• If alternative water sources are utilised, customers should ensure that they display signage to this effect clearly visible from a public thoroughfare
• Where a hosepipe is used for irrigation, it must have a controlling device attached at the end
• No washing or hosing down of hard-surfaced or paved areas with potable (drinking water from tap) water
• A hosepipe used for washing vehicles must be fitted with an automatic self-closing device
• Automatic top-up systems for swimming pools and garden ponds are not allowed. Furthermore, the use of a pool cover is recommended
• Commercial car-wash industries must comply with industry best practice norms. Informal car washes must use buckets rather than hosepipes
• Wash basins in public facilities must be fitted with demand-type taps
• Showers provided at public facilities must be fitted with demand-type valves
• Potable water may not be used to dampen sand or other building material to prevent these materials from being blown away
• Standpipe draw-off taps must be of a height of at least 450 mm, measured above ground level
• The maximum flow rate from any tap installed at a hand basin may not exceed 6 litres per minute
• The maximum flow rate of any showerhead may not exceed 10 litres per minute
• Water closet cisterns may not exceed 9,5 litres in capacity
• Automatic flushing cisterns or tipping tanks shall not be used for flushing a urinal
• All automatic flushing cisterns fitted to urinals must be replaced with manually operated systems, or non-manual apparatus that only flushes after each use
• Terminal water fittings (taps and outlets) installed outside any buildings, other than residential buildings, must incorporate a self-closing device; or have a removable handle for operating purposes; or be capable of being locked to prevent unauthorised use; or be of a demand type that limits water use for each operation
• Water audits must be undertaken annually by major water users (more than 10 000 kl a month), but excluding where these are multiple dwelling units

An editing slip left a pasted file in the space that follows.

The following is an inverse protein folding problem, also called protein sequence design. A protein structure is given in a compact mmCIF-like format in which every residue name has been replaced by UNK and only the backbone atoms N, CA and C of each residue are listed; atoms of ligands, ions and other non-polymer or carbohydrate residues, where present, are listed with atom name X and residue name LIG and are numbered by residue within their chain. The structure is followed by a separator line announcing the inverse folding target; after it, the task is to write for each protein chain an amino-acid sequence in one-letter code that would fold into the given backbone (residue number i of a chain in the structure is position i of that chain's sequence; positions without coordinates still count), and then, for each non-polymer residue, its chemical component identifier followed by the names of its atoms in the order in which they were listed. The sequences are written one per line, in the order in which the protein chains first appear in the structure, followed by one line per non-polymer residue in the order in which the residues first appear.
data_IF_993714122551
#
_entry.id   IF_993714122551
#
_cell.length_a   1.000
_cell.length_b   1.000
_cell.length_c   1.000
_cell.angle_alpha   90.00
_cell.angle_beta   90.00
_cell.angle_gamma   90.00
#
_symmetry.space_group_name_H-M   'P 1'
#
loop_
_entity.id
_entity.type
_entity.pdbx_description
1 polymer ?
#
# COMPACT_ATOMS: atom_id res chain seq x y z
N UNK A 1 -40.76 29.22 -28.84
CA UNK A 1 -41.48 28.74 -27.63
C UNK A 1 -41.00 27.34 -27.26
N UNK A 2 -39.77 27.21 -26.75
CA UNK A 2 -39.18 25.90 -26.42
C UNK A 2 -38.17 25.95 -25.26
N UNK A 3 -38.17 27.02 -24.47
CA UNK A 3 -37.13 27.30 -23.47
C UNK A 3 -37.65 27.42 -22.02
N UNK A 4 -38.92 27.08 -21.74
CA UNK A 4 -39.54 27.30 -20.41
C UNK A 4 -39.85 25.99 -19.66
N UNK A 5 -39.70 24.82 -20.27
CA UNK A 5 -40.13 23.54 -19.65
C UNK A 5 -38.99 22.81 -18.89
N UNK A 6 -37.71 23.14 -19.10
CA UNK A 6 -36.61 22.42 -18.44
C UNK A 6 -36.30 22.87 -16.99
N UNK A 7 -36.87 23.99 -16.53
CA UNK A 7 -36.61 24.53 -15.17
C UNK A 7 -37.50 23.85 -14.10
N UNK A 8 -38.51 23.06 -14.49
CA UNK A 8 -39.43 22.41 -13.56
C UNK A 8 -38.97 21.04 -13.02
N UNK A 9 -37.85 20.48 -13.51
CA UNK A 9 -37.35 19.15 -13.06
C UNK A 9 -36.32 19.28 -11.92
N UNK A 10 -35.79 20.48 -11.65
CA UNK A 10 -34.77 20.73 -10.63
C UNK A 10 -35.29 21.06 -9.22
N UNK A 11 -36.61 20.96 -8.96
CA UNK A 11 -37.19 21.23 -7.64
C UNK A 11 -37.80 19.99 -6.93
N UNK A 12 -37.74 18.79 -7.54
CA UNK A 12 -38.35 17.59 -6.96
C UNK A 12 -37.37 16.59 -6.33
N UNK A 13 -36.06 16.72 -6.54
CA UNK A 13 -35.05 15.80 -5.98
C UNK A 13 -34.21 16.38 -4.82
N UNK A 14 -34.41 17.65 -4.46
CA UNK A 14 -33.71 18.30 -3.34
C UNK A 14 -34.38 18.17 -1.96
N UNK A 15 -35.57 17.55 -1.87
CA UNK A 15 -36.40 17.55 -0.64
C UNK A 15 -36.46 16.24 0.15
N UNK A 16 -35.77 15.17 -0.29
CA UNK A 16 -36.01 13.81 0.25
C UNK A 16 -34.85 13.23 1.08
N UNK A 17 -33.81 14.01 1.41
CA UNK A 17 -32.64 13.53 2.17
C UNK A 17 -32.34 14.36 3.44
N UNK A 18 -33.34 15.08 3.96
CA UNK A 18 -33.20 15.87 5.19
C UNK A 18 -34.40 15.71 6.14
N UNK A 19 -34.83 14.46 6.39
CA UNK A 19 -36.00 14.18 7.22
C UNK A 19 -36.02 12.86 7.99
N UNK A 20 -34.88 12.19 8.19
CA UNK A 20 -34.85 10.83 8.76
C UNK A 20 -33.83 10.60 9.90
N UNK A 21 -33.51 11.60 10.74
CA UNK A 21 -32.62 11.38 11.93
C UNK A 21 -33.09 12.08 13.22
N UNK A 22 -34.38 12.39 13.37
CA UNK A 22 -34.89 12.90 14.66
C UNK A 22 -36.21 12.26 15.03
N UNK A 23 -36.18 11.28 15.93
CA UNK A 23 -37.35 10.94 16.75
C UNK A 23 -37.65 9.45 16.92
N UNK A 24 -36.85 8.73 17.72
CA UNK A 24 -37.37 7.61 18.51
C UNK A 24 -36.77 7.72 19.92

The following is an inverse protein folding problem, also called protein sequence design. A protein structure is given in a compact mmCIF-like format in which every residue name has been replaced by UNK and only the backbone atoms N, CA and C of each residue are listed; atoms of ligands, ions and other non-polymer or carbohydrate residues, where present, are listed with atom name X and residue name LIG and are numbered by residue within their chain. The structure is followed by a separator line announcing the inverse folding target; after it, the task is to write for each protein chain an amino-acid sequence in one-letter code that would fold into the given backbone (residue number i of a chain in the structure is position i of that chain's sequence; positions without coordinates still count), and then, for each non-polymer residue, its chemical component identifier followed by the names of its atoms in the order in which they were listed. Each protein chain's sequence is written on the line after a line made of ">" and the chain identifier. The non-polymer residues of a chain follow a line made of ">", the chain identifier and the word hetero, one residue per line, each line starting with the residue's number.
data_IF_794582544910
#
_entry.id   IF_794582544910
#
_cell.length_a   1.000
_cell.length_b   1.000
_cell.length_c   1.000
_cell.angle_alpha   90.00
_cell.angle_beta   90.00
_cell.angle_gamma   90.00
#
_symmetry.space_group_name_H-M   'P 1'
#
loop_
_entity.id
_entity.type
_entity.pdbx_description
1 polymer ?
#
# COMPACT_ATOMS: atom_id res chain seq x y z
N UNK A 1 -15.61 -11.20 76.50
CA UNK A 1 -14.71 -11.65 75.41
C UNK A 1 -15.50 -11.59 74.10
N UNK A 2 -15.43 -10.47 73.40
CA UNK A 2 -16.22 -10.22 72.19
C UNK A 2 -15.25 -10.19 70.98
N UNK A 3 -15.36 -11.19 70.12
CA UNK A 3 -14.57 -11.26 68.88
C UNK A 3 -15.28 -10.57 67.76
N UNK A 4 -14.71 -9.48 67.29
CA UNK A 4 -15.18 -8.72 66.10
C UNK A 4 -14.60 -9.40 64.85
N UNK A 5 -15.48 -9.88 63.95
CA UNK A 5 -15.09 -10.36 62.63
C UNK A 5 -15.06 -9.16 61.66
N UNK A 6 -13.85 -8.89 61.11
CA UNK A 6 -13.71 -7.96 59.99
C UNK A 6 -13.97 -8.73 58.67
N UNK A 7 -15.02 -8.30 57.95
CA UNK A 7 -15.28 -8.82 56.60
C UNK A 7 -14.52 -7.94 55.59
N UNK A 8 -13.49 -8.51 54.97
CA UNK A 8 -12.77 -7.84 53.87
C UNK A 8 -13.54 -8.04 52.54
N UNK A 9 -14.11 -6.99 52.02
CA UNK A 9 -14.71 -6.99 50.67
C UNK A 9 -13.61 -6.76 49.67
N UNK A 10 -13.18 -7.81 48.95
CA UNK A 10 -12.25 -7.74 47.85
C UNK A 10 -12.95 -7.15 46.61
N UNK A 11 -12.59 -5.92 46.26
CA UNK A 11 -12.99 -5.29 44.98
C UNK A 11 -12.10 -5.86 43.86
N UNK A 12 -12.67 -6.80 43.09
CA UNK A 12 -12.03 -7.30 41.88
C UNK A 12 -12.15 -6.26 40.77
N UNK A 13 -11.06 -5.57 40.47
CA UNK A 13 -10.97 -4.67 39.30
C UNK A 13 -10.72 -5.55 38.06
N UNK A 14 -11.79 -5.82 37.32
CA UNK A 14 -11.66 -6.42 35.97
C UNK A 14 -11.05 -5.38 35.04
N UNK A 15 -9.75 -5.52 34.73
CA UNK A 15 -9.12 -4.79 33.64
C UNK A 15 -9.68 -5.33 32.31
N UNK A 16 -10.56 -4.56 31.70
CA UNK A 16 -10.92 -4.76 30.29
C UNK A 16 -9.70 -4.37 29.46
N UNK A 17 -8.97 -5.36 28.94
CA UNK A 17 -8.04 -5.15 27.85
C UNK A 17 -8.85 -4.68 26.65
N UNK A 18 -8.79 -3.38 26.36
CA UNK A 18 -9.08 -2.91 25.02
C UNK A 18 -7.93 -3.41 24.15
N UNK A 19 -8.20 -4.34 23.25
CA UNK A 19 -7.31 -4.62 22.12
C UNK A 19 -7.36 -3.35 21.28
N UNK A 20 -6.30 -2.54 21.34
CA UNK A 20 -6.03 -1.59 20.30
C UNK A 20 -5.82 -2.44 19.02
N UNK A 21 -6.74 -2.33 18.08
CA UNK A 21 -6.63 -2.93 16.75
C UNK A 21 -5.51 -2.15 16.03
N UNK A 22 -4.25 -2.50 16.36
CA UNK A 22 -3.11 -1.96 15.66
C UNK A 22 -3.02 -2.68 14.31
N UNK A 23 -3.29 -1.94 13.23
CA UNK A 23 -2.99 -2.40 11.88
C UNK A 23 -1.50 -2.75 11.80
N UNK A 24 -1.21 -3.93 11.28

• No person may allow water, used as a heat-exchange medium in any equipment or plant and supplied from a water installation, to run continuously to waste except for maintaining a prescribed level of total dissolved solids in a recirculating plant
• Ornamental water features may only be operated if the water is recycled
In addition, the City would like to inform residents that changes to the bulk water distribution system could intermittently impact on water pressure, clarity or taste within some areas of the northern and central suburbs of the city. These changes became necessary due to the low level of the Voëlvlei Dam.
Resultant flow changes in some of the water pipelines may temporarily cause cloudiness or a slight discolouration in the water. Residents with sensitive palates may also notice a slight change in the taste of their water as it will now be coming from a different mix of sources.
Water consumers in several parts of the city may have also experienced an earthy taste and odour to their drinking water caused by low levels of Geosmin in dam waters. We would like to reassure residents that this is a naturally occurring compound and is neither toxic nor harmful to health. Water quality is monitored continuously and all water supplied will be entirely safe for human consumption.
Residents and visitors are assured that the City is working proactively to manage available water resources and reduce the effects of geosmin in the source waters – concentrations of which are anticipated to increase with lower dam levels and hot, windy conditions.
The City would like to remind residents that these are not punitive measures, but rather the City taking the necessary steps to protect our water supplies and guard against finding ourselves in full-blown crisis, as has been the case in other municipalities.
The City thanks residents for their cooperation and understanding.